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Year : 2014  |  Volume : 17  |  Issue : 6  |  Page : 566-570
Comparison of marginal adaptation of mineral trioxide aggregate, glass ionomer cement and intermediate restorative material as root-end filling materials, using scanning electron microscope: An in vitro study

1 Department of Conservative Dentistry and Endodontics, Narayana Dental College, Nellore, Andhra Pradesh, India
2 Department of Conservative Dentistry and Endodontics, Sri Sai College of Dental Surgery, Vikarabad, Telangana, India
3 Department of Conservative Dentistry and Endodontics, Sri Venkata Sai Institute of Dental Sciences, Mahabubnagar, Telangana, India

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Date of Submission24-Jun-2014
Date of Decision28-Aug-2014
Date of Acceptance18-Sep-2014
Date of Web Publication13-Nov-2014


Aim: The present study compares the marginal adaption of Mineral Trioxide Aggregate (MTA), Glass Ionomer Cement (GIC) and Intermediate Restorative Material (IRM) as root-end filling materials in extracted human teeth using Scanning Electron Microscope (SEM).
Materials and Methods: Thirty single rooted human teeth were obturated with Gutta-percha after cleaning and shaping. Apical 3 mm of roots were resected and retrofilled with MTA, GIC and IRM. One millimeter transverse section of the retrofilled area was used to study the marginal adaptation of the restorative material with the dentin. Mounted specimens were examined using SEM at approximately 15 Kv and 10 -6 Torr under high vacuum condition. At 2000 X magnification, the gap size at the material-tooth interface was recorded at 2 points in microns.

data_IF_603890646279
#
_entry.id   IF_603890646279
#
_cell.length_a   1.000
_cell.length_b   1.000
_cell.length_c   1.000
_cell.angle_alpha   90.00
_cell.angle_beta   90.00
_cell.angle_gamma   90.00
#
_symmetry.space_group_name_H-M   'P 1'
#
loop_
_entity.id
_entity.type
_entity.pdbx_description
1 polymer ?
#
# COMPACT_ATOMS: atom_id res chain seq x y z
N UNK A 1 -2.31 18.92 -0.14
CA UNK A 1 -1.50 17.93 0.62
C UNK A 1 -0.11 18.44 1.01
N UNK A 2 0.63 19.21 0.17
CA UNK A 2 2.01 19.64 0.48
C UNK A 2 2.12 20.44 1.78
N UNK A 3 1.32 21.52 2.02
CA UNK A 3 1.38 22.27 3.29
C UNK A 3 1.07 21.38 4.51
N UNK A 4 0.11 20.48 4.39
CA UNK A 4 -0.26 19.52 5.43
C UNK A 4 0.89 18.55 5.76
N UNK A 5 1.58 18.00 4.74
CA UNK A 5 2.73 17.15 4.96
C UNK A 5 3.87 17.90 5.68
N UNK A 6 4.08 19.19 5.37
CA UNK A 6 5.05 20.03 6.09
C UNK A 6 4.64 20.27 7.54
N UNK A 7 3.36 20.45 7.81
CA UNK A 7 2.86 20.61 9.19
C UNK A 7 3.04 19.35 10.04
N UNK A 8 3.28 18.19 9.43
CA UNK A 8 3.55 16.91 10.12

Statistical Analysis: One way ANOVA Analysis of the data was carried out with gap size as the dependent variable, and material as independent variable.
Results: The lowest mean value of gap size was recorded in MTA group (0.722 ± 0.438 μm) and the largest mean gap in GIC group (1.778 ± 0.697 μm).
Conclusion: MTA showed least gap size when compared to IRM and GIC suggesting a better marginal adaptation.

Keywords: Glass ionomer cement; intermediate restorative material; mineral trioxide aggregate; root-end filling; scanning electron microscope

How to cite this article:
Gundam S, Patil J, Venigalla BS, Yadanaparti S, Maddu R, Gurram SR. Comparison of marginal adaptation of mineral trioxide aggregate, glass ionomer cement and intermediate restorative material as root-end filling materials, using scanning electron microscope: An in vitro study . J Conserv Dent 2014;17:566-70

How to cite this URL:
Gundam S, Patil J, Venigalla BS, Yadanaparti S, Maddu R, Gurram SR. Comparison of marginal adaptation of mineral trioxide aggregate, glass ionomer cement and intermediate restorative material as root-end filling materials, using scanning electron microscope: An in vitro study . J Conserv Dent [serial online] 2014 [cited 2023 Dec 6];17:566-70. Available from: